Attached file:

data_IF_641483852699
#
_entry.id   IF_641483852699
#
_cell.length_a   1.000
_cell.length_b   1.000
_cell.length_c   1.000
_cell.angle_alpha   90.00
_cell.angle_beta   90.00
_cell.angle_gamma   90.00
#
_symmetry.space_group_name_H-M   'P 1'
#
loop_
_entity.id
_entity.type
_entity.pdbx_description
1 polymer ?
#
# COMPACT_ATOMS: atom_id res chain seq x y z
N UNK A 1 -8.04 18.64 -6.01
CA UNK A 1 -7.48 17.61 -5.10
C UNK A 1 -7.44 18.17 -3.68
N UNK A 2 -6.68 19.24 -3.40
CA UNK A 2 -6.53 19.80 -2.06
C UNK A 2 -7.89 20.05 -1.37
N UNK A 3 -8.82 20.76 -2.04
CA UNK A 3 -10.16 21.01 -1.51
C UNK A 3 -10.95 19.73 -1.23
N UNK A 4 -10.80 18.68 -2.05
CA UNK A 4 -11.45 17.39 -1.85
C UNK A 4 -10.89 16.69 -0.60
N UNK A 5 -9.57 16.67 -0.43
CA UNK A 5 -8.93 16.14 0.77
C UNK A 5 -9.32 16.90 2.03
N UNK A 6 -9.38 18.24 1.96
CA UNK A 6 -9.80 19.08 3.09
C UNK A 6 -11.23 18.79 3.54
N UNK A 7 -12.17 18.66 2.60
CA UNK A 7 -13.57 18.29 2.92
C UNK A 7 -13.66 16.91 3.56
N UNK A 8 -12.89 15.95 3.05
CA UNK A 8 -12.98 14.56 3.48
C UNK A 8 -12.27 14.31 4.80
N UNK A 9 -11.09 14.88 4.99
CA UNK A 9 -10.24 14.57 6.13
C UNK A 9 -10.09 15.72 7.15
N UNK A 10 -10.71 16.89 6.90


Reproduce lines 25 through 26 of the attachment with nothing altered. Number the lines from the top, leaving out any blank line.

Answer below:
CA UNK A 2 -6.53 19.80 -2.06
C UNK A 2 -7.89 20.05 -1.37